A complaint about UC’s view on remedial math as taught in community colleges appeared today in the Sacramento Bee: (excerpt)
Community colleges are struggling to address a huge problem: remedial mathematics. In fall 2009, 143,587 California community college students enrolled in remedial math to become eligible for college math, but only 18 percent went on to complete a college math course within three years. Given these results, policymakers are questioning the use of scarce public dollars to "pay for the same education twice." If students didn't learn algebra in high school, why are we paying for it again in college? Are these students even cut out for college? Here's the good news: A growing number of community colleges have developed an innovative new approach for students who are under-prepared for college math. It is less expensive than the traditional curriculum and significantly more effective. The innovation has been spotlighted by several national organizations focused on college completion.
Now the bad news: The approach may be killed before the year is out. At least 16 California community colleges are offering a new pathway for students in majors that are not algebra-intensive. Instead of spending up to four semesters reviewing arithmetic and algebra, students in the new pathways might spend just one semester in a prerequisite course tailored to statistics.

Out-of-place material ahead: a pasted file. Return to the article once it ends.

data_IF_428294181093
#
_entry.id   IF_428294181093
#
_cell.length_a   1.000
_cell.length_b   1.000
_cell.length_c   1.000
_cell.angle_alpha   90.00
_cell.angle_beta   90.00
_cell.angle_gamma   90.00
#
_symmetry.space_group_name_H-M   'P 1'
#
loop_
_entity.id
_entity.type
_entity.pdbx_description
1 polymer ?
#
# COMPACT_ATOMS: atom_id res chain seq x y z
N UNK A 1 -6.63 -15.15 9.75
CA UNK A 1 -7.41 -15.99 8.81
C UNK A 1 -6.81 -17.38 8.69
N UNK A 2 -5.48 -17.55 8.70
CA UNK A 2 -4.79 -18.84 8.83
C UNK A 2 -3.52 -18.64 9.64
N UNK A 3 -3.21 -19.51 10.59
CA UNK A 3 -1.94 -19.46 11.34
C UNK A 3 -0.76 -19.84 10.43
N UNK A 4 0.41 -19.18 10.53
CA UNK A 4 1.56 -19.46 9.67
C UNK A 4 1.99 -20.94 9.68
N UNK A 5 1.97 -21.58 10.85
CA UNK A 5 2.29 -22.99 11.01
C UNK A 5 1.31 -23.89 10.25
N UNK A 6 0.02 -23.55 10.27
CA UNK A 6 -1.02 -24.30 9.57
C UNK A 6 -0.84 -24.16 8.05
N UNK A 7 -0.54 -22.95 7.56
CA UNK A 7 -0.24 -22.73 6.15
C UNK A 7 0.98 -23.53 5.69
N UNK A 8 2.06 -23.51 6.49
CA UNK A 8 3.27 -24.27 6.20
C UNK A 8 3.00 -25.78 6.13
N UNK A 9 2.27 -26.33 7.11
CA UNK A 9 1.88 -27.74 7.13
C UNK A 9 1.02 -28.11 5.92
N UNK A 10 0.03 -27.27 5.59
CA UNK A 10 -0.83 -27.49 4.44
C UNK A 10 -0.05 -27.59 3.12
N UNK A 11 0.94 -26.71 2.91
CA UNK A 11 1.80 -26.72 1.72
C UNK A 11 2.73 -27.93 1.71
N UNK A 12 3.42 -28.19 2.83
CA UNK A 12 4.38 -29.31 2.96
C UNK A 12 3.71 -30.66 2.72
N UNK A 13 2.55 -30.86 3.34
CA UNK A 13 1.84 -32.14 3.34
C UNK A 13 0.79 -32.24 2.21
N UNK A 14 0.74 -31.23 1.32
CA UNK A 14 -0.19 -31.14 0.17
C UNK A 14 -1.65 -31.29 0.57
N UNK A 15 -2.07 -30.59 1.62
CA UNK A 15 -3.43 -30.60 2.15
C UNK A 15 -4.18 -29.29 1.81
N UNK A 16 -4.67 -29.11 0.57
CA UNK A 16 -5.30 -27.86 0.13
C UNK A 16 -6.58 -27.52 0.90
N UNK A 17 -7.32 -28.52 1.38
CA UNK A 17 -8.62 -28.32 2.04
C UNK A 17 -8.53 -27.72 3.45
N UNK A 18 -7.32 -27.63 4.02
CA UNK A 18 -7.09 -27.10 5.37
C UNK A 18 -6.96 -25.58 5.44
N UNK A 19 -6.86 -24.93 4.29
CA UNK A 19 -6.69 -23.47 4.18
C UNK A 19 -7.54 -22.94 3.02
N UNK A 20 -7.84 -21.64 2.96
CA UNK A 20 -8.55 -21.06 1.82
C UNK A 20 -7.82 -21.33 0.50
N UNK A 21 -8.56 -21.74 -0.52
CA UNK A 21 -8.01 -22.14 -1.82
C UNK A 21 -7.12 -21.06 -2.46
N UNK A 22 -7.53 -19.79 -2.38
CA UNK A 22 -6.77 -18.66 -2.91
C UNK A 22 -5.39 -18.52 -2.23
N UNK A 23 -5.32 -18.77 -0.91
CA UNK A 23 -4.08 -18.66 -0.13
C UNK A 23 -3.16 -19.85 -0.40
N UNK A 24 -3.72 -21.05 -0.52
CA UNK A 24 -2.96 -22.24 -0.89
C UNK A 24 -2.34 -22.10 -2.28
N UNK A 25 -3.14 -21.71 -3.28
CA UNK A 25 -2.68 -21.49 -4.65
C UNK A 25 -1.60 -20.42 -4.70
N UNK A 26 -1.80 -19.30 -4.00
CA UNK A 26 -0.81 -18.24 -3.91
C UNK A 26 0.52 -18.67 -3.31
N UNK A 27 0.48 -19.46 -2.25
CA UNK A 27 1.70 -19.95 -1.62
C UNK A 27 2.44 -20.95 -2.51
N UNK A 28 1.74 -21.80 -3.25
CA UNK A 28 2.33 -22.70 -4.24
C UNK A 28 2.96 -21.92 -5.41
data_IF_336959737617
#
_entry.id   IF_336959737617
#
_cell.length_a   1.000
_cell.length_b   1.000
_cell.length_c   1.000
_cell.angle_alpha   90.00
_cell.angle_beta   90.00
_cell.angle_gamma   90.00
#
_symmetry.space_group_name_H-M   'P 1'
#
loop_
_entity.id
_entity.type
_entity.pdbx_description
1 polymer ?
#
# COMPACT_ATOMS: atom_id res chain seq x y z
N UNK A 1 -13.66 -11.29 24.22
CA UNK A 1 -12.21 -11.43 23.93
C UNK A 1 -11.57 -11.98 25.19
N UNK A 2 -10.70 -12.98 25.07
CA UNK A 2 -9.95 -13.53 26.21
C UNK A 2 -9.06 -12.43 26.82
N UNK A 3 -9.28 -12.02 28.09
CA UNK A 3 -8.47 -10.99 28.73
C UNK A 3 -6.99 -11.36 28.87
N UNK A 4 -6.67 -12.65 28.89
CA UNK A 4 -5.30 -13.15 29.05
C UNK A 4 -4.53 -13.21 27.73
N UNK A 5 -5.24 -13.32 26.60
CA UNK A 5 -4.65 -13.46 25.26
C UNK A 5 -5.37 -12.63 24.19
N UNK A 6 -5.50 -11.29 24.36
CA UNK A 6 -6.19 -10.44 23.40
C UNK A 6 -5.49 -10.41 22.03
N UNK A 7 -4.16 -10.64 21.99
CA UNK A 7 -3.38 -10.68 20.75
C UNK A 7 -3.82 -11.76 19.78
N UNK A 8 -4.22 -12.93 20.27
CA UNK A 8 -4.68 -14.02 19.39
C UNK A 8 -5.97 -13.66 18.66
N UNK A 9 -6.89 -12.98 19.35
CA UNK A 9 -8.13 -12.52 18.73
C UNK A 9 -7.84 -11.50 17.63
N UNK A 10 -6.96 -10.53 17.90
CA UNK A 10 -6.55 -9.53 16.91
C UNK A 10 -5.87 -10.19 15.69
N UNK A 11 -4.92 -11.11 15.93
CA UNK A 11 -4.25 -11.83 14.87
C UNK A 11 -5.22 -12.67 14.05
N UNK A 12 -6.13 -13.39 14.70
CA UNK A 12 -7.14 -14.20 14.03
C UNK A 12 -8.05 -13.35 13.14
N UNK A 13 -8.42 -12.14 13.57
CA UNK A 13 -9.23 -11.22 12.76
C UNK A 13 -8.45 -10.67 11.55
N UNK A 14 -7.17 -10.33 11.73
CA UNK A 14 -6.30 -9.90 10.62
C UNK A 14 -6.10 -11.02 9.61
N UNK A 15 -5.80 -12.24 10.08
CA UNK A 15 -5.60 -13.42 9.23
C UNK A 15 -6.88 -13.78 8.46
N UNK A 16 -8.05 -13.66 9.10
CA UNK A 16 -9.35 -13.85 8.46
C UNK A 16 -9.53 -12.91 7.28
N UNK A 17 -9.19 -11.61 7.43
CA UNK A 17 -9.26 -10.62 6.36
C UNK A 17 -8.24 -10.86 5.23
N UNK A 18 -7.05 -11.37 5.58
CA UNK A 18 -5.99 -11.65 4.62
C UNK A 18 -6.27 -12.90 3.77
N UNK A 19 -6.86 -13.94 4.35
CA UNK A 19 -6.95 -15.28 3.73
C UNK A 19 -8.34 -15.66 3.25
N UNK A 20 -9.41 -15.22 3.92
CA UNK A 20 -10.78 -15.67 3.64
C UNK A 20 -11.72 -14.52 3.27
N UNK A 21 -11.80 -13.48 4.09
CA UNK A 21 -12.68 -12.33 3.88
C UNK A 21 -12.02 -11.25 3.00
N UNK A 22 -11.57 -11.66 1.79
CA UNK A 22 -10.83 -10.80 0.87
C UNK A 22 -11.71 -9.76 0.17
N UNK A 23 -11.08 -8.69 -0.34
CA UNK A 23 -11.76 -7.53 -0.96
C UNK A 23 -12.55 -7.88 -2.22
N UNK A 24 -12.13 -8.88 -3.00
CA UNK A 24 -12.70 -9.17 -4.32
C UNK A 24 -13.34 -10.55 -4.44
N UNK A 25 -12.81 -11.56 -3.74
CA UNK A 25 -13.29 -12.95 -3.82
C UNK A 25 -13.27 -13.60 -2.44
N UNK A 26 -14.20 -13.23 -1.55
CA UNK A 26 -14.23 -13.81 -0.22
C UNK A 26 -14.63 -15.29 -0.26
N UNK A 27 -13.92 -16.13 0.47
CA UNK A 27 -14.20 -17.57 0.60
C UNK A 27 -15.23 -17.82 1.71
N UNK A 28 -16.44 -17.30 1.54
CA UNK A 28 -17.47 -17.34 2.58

The logic is simple: Different majors require different math preparation. An engineering student needs extensive algebra to be successful in a higher-level calculus course, while an English major needs very little algebra to be successful in statistics. If a student arrives underprepared for college-level work, shouldn't remediation focus on the math that students actually need in their chosen pathway, rather than simply repeating their prior schooling?
…Despite their promise, statistics pathways face formidable opposition from some faculty leaders in the community college system, as well as inside the University of California and California State University systems. Faculty widely acknowledge that little algebra is needed for the study of statistics. However, a vocal contingent continues to insist that all students should be required to complete intermediate algebra, whether or not it is relevant to their major. This vocal contingent is fighting hard to block pathway reform. The battleground is whether CSU and UC will recognize the new courses as valid prerequisites for college statistics. If they insist that only intermediate algebra will be recognized as proof of "college readiness" in math – and refuse to award transfer credit for statistics courses with alternative remedial preparation – the reform is unlikely to survive...
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